managing the generals -- 5/30/14

Today's selection -- from The Most Dangerous Man in America by Mark Perry. Perhaps the most critical job in fighting the Germans and Japanese in World War II was insuring the cooperation and managing the considerable egos of some of America's most senior American commanders -- a list that included Douglas MacArthur and George Patton. This most delicate job regularly fell to the top general of them all: General and Army Chief of Staff George C. Marshall, who kept a little black book of the most talented military leaders, which he used as a reference in addressing the war's acute global need for combat leadership:

"As [Marshall] scanned the list of senior officers capable of higher command [to be stationed in Australia and lead the war against Japan in the south Pacific, General Douglas] MacArthur's name stood out. While MacArthur was 'shrewd, proud, remote, highly strung and vastly vain,' as a British senior officer later described him, he was also experienced, courageous, imaginative, a brilliant organizer, and the sole senior American officer who had actually commanded large formations in wartime.

"As Marshall scanned his list of potential army, corps, and division commanders -- Dwight Eisenhower, Mark Clark, George Patton, Omar Bradley, Courtney Hodges, Robert 'Nelly' Richardson, and a half dozen others (all of them listed in the little black book he kept in the drawer of his office at the War Department) he noted that none of them had [MacArthur's] experience. Eisenhower was untested, Clark a sniveler, and Patton a marplot; Bradley had never heard a shot fired in anger; Hodges lacked ambition; and Richardson was unwilling. MacArthur was the only one who wouldn't have to learn on the job and who had the experience necessary to reassure the frightened Australians. ...

Gen. George C. Marshall, seated at center, with members of his general staff, November 1941.

"In fact, MacArthur was much less of a headache for Marshall than other American commanders, such as Eisenhower subordinates George Patton and Mark Clark. Patton, a bombastic showman, cultivated public acclaim and feuded with nearly everyone he met. His ego might have been unrivaled -- except for Clark's. Despite being Eisenhower's best friend, Clark trailed a coterie of worshipful reporters and regularly disparaged anyone whose fighting qualities garnered public acclaim. Patton and Clark weren't the only problems Marshall had. Cultivating public attention was a virus among American commanders, sparking constant inter-service and inter-Allied feuding: [Fleet Admiral and Commander in Chief, United States Fleet, Ernie] King despised Patton, Hap Arnold couldn't bring himself to speak to King, and Eisenhower thought British commander Bernard Law Montgomery 'conceited.' The animus didn't end there: Patton held all British commanders in disdain, Clark stewed over the headlines given his peers, and General Omar Bradley plotted ways to take advantage of Patton's antics. Meanwhile, General Terry de la Mesa Allen, one of the best American combat leaders, described Bradley as 'a phony Abraham Lincoln.'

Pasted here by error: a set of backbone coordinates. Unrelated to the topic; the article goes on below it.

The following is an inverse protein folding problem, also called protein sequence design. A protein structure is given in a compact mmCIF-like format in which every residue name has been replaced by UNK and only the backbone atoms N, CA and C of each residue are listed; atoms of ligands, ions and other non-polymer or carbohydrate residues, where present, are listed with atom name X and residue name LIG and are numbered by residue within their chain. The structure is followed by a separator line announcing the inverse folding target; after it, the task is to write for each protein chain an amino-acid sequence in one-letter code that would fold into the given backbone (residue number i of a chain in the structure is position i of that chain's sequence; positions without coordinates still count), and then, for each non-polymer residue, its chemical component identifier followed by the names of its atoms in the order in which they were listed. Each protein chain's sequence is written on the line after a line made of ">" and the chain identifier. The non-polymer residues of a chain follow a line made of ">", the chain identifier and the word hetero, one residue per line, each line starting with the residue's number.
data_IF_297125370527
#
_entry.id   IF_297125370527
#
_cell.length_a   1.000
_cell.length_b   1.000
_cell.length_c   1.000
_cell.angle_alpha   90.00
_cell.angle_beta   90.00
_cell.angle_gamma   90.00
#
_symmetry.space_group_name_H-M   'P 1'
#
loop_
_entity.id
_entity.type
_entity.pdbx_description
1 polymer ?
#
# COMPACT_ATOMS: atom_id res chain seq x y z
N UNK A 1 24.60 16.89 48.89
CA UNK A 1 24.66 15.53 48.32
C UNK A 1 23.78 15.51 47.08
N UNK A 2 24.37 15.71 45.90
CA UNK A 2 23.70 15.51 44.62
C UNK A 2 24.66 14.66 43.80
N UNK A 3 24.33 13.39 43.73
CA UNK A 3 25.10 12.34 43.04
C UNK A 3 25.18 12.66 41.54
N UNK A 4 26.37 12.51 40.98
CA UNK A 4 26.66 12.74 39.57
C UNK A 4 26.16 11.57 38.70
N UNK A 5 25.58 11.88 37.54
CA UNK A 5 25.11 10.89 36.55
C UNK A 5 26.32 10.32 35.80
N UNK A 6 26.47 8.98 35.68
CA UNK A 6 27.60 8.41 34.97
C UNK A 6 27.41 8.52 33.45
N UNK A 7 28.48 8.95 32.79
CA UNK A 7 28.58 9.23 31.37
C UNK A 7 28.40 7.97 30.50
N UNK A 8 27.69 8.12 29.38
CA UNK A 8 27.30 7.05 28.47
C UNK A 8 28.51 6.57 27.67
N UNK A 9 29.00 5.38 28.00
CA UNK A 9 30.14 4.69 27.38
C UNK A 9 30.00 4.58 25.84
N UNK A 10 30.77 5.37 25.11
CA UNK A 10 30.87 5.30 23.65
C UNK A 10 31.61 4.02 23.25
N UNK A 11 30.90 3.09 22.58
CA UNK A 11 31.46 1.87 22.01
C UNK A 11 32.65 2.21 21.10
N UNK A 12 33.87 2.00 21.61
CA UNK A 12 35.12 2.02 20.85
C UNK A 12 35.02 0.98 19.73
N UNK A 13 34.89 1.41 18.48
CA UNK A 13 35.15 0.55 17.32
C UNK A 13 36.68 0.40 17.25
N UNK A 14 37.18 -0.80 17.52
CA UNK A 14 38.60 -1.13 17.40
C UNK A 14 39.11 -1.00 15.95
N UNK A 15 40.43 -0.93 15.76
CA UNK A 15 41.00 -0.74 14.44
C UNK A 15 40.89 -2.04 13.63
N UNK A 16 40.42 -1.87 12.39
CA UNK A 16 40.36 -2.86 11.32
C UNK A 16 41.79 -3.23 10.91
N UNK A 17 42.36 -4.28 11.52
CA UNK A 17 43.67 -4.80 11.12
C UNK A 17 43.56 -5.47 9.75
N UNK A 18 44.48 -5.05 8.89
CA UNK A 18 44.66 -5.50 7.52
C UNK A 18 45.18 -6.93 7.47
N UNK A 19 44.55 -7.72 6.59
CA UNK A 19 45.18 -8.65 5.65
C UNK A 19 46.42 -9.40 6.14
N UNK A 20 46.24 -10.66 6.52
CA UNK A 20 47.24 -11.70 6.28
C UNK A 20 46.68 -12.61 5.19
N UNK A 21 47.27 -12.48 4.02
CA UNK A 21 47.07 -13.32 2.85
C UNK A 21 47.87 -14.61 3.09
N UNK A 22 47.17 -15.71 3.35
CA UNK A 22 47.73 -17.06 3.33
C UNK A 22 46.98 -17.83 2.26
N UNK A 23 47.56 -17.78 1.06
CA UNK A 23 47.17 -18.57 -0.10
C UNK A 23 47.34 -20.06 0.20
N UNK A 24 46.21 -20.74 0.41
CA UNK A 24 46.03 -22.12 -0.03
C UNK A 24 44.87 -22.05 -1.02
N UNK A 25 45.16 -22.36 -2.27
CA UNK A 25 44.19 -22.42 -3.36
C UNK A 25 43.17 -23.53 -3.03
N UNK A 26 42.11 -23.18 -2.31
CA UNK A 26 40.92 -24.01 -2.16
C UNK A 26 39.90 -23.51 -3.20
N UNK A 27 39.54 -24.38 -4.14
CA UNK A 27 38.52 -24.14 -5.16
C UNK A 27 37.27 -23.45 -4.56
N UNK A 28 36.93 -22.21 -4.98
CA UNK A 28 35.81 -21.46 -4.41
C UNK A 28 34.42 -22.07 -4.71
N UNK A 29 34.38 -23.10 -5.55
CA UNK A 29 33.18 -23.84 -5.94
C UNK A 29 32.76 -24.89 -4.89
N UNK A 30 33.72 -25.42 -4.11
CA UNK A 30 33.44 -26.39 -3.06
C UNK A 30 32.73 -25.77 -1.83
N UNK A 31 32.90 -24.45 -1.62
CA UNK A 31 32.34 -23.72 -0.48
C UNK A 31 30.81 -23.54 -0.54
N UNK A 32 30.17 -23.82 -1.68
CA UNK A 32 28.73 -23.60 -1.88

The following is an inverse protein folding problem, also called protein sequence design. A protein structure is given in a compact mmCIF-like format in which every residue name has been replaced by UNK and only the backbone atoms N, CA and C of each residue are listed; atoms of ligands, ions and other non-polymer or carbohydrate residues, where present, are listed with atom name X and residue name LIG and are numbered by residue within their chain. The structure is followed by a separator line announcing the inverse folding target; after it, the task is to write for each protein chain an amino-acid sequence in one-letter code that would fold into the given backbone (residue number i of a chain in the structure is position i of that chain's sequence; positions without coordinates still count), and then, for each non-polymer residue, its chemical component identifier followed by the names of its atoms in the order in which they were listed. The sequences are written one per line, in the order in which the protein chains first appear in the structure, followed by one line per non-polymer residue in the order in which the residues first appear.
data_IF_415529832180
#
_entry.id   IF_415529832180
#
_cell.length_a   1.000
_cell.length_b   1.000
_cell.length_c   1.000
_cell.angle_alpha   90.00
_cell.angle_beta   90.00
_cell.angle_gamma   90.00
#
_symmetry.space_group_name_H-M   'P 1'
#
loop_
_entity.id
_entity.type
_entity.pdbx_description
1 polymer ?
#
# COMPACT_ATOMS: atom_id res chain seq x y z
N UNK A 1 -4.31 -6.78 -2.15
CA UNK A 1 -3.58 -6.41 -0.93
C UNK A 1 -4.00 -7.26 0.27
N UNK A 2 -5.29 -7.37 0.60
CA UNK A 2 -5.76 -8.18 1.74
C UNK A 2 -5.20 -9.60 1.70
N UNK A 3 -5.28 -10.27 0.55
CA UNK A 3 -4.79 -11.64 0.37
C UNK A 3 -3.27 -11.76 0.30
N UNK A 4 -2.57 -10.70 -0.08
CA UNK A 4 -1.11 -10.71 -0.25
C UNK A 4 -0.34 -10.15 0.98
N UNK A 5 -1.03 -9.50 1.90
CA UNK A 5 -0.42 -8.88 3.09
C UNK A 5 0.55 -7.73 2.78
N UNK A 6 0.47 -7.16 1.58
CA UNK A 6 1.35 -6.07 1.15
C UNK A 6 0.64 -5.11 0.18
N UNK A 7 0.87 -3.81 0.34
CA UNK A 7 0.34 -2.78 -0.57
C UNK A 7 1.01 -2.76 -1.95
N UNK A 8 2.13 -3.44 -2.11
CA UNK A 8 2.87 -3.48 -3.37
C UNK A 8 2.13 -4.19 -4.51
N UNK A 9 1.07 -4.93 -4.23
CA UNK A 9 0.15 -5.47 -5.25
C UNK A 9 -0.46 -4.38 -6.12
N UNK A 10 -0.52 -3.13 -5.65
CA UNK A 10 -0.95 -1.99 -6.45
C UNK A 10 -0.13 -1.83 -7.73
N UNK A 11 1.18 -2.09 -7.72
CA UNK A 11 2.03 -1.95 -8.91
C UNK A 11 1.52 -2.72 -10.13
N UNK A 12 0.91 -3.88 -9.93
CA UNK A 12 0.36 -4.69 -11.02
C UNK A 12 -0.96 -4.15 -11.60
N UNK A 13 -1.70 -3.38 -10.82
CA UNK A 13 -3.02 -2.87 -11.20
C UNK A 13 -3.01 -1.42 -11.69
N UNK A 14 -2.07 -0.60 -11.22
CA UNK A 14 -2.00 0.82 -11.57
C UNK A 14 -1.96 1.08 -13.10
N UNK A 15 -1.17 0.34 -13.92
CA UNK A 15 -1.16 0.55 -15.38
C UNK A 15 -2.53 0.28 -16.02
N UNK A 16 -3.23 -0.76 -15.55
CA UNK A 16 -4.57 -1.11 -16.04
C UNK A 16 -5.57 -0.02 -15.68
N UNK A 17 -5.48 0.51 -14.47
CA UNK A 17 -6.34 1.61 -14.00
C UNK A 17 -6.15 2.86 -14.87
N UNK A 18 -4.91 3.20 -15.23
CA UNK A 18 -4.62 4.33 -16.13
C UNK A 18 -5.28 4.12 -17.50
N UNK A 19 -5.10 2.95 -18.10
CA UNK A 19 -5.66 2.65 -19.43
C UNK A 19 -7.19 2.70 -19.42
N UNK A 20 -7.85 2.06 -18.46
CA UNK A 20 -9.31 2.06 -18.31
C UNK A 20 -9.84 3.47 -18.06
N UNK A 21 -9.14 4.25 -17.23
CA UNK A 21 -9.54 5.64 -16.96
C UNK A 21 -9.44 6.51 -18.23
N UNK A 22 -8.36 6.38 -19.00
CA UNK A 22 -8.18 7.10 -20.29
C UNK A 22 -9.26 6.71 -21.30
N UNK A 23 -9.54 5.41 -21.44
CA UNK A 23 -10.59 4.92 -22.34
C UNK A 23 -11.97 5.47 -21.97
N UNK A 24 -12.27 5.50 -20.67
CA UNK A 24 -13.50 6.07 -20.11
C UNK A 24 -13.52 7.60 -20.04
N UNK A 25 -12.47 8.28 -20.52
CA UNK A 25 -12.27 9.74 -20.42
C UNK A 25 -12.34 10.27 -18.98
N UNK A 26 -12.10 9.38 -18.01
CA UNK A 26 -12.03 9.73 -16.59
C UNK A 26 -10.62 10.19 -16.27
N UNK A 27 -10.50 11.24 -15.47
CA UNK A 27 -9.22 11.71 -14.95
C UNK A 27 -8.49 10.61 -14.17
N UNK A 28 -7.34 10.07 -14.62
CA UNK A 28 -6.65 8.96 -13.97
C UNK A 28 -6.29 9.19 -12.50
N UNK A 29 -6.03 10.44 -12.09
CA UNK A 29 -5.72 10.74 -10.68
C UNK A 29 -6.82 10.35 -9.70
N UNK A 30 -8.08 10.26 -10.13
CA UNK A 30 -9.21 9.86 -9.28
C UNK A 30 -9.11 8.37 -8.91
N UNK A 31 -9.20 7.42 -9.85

"Among all these interpersonal rivalries, MacArthur's efforts to push himself into the limelight stand out. He failed to publicize his subordinates' demonstrations of perseverance and valor. For example, when the Australians caved in the right flank of the Japanese position at Buna, MacArthur's headquarters remained silent, and when [General Robert] Eichelberger's soldiers were assailing the Triangle (rotting Japanese corpses were piled so high that the defenders wore gas masks), MacArthur issued a Christmas circular to the press: 'On Christmas Day our activities were limited to routine safety precautions. Divine services were held.' ...

"MacArthur praised Eichelberger in a personal letter, awarded him the Distinguished Service Cross, bragged about him to visitors to his headquarters, but was irritated when Eichelberger was featured in the pages of the Saturday Evening Post and Life. 'Do you realize I could reduce you to the grade of colonel and send you home?' he asked, but then relented: 'Well, I won't do it.' "


Mark Perry


The Most Dangerous Man in America: The Making of Douglas MacArthur


Basic Books


Copyright 2014 by Mark Perry


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